What is a ‘Notice CP14’ and How Do You Respond?

Unless you are expecting a refund check in the mail, no one wants to get a letter from the Internal Revenue Service (IRS). This is particularly true when it comes to Notice CP14. This document is how the IRS notifies taxpayers that they owe unpaid taxes.

When you get a Notice CP14, the first thing that you should do is read it carefully to see exactly how much you owe, the payment due date, and how to pay. Depending on your situation, you may pay the amount in full, set up a payment plan, file an offer in compromise, or even contest the amount due. A Virginia Beach tax lawyer can analyze the CP14 Notice and help you determine the best course of action based on the underlying facts of your case.

At Poole Brooke Plumlee PC, we provide the highest quality legal representation to clients throughout Virginia. We advocate for our clients before the IRS and the Virginia Department of Taxation. Reach out today to schedule a consultation with a member of our legal team.

What Is a Notice CP14?

A Notice CP14 is a letter sent by the IRS to taxpayers that informs them that they owe the government money. If you have received a Notice CP14, then the IRS has determined – based on an analysis of your tax returns – that you have underpaid on taxes.

This notice will explain how much you owe to the IRS, and provide a due date for paying off the balance. It will also contain instructions for how you can make a payment.

If you pay the balance in full by the due date, then you will not be charged additional interest on the unpaid amount or additional penalty for late payment. However, if you do not pay the full amount, then interest and penalties will continue to accrue on any unpaid balance. Typically, the IRS will request payment within 21 days. If you do not pay the amount due, the IRS may begin collection proceedings.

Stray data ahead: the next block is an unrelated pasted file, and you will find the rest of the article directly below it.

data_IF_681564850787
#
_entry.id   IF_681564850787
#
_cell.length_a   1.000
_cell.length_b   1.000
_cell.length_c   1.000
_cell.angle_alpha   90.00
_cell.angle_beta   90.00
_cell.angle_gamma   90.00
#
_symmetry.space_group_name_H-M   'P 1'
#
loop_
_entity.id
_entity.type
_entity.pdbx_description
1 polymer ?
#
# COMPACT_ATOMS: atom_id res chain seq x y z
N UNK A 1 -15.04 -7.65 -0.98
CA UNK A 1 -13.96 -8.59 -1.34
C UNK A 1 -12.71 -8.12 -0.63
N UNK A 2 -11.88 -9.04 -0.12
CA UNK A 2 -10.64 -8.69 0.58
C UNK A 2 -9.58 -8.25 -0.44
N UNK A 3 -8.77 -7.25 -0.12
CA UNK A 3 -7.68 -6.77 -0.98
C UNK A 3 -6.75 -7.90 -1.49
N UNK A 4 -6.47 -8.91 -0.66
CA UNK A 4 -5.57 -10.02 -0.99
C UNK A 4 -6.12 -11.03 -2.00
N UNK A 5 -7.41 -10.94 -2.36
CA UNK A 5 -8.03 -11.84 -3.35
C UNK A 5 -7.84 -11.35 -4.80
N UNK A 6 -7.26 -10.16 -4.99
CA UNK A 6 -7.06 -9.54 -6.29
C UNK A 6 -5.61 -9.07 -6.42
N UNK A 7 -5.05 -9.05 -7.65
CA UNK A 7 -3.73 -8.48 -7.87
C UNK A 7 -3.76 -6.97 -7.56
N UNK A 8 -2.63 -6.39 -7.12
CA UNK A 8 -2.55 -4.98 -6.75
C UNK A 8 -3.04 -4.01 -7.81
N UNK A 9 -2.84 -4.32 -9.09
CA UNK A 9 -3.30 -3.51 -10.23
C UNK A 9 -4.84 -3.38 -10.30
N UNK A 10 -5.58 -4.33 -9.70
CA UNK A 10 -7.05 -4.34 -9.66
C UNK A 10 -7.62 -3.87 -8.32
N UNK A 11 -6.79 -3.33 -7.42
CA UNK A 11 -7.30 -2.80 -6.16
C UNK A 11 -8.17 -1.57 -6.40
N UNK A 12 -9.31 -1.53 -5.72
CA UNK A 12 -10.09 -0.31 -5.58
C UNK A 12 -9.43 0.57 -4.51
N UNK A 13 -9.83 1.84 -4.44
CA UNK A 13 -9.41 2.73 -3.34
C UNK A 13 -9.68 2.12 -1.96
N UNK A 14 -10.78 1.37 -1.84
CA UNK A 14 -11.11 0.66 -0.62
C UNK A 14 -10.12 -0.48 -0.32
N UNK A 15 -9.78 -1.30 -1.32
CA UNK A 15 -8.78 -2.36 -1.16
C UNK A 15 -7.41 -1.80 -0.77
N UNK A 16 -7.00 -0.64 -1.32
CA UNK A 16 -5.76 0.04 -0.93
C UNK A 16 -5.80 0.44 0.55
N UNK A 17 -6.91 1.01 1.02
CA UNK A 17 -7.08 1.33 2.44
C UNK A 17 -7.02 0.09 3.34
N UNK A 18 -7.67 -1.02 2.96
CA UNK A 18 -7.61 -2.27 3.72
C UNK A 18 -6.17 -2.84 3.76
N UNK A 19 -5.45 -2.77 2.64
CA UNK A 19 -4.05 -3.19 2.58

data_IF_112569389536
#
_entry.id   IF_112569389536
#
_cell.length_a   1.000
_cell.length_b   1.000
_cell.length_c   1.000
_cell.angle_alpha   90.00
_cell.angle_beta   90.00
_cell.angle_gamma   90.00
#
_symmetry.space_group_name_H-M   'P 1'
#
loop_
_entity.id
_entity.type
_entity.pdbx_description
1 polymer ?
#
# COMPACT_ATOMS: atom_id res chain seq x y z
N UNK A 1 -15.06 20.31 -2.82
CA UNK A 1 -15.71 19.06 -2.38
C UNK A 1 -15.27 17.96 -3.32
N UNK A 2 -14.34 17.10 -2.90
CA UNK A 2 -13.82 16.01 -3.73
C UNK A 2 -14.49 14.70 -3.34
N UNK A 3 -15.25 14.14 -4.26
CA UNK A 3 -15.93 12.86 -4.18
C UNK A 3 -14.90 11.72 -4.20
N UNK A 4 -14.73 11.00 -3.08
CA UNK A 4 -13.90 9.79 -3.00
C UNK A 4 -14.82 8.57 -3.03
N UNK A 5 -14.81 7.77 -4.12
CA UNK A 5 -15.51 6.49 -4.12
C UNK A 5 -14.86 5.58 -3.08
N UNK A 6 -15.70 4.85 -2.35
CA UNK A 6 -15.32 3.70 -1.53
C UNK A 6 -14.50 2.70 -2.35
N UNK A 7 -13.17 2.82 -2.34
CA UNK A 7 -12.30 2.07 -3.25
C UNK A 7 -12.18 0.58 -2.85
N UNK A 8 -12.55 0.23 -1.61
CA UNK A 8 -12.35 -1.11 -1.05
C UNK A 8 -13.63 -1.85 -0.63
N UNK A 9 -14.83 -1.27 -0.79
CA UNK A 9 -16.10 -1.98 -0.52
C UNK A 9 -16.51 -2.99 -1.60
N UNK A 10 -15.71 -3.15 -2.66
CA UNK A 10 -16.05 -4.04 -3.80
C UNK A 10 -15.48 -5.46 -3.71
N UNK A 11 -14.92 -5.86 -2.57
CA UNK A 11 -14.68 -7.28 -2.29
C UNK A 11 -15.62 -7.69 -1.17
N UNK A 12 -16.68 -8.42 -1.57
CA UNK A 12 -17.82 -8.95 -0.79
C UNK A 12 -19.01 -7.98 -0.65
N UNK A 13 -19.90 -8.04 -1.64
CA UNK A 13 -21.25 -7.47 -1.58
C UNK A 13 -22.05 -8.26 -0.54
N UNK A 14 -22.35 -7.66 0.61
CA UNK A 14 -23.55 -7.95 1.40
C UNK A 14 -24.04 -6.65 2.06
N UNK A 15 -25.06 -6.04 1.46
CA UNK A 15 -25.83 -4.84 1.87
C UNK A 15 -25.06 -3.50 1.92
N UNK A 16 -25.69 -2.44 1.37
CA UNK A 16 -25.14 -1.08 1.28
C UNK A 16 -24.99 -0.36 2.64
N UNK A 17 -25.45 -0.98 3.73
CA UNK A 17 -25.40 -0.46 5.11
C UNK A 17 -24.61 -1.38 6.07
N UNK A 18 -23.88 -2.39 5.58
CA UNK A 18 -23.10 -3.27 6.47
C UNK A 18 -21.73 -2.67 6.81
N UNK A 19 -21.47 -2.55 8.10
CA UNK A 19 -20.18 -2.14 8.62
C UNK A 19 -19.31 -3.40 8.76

Although you may be tempted to toss the Notice CP14 aside, it is important to read it carefully and respond appropriately. This does not necessarily mean paying the balance in full. It is possible that the IRS made a mistake in calculating your unpaid taxes. In this situation, you can dispute the amount due.

If you cannot pay the full amount, you may be able to work out an alternative arrangement, such as a payment plan, an offer in compromise or even a temporary delay if you are experiencing financial hardship. The most important thing is to not ignore the notice. By not responding to a CP14 Notice, you could open yourself up to aggressive collection actions such as bank levies and wage garnishments.

What Should I Do If I Get a Notice CP14 from the IRS?

As noted above, the first thing that you should do is carefully review the Notice CP14 as soon as you receive it. You should also check your own tax records to be sure that the IRS’ calculation is correct.

If you agree with the IRS’s determination and can pay the balance in full, then the easiest course of action is to make the payment. You can pay the IRS via check or online. Before making the payment, you may want to check with your tax professional to make sure that the assessed amount is correct.

If you agree with the IRS, but cannot pay the balance in full, you have several options. First, you can apply for a payment plan through the IRS website. Payment plans typically involve making installment payments over a period of time.  You may be able to ask the IRS to remove late payment penalties if you qualify. 

Second, if you are experiencing financial hardship, you could request a temporary delay in the collection process. If the IRS determines that you cannot pay any of your tax debt, it may deem your account currently not collectible. This does not mean that the IRS will waive your unpaid tax balance; instead, it will delay collection until your financial situation improves.